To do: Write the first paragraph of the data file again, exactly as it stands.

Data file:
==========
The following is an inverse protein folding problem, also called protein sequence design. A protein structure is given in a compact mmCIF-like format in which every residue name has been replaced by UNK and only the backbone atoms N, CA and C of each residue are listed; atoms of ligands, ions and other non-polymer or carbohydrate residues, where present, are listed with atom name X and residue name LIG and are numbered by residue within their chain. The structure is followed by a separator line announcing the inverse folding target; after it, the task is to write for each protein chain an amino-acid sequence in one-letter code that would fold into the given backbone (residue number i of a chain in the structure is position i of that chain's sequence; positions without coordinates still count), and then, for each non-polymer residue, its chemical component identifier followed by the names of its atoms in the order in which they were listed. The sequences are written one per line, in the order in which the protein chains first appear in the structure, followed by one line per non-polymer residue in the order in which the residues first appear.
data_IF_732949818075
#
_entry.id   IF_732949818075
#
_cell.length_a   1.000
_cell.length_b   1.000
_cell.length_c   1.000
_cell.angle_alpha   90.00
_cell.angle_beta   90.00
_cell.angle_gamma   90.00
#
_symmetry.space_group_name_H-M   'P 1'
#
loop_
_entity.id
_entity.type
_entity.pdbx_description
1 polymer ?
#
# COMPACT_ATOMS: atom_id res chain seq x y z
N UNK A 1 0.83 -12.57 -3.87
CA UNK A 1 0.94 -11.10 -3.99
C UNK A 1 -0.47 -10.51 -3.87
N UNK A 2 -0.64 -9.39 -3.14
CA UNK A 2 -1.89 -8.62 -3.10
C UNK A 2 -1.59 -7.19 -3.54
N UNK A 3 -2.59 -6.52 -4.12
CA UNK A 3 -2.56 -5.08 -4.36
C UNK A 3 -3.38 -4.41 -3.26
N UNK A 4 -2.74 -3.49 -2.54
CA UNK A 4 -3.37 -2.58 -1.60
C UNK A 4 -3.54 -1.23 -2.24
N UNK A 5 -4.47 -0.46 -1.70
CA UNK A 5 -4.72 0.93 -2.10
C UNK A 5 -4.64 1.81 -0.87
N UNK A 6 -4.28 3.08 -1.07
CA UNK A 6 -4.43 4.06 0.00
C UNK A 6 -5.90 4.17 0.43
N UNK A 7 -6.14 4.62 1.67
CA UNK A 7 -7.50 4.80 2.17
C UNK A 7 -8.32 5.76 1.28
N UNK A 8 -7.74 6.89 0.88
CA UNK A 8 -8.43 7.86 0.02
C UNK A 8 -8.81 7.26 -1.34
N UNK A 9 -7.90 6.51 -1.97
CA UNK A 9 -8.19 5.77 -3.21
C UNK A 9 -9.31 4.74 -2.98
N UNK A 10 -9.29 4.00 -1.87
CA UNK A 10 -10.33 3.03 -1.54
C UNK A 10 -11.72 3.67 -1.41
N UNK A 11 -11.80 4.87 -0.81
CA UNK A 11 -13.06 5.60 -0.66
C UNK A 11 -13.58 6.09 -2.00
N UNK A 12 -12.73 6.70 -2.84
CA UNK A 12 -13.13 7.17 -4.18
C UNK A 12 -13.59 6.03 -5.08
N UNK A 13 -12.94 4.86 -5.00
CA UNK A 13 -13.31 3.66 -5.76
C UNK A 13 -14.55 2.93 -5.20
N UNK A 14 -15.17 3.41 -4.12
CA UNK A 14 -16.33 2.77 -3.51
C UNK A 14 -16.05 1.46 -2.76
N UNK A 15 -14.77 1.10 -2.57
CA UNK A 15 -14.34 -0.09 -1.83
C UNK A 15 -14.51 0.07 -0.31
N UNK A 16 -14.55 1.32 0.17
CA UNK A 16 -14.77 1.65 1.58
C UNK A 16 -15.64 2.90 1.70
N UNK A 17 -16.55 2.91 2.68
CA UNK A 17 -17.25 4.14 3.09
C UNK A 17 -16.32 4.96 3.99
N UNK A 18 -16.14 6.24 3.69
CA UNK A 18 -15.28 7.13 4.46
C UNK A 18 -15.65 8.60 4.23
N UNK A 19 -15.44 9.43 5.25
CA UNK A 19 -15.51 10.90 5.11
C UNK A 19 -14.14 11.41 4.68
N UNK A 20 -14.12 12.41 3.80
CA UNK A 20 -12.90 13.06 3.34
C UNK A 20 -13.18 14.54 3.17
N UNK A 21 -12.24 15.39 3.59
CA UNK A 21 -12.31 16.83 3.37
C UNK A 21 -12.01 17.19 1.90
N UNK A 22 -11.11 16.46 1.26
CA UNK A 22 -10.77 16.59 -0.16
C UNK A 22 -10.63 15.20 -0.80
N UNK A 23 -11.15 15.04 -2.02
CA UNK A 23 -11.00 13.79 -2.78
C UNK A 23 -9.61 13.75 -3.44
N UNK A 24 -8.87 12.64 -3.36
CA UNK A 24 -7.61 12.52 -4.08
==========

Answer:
The following is an inverse protein folding problem, also called protein sequence design. A protein structure is given in a compact mmCIF-like format in which every residue name has been replaced by UNK and only the backbone atoms N, CA and C of each residue are listed; atoms of ligands, ions and other non-polymer or carbohydrate residues, where present, are listed with atom name X and residue name LIG and are numbered by residue within their chain. The structure is followed by a separator line announcing the inverse folding target; after it, the task is to write for each protein chain an amino-acid sequence in one-letter code that would fold into the given backbone (residue number i of a chain in the structure is position i of that chain's sequence; positions without coordinates still count), and then, for each non-polymer residue, its chemical component identifier followed by the names of its atoms in the order in which they were listed. The sequences are written one per line, in the order in which the protein chains first appear in the structure, followed by one line per non-polymer residue in the order in which the residues first appear.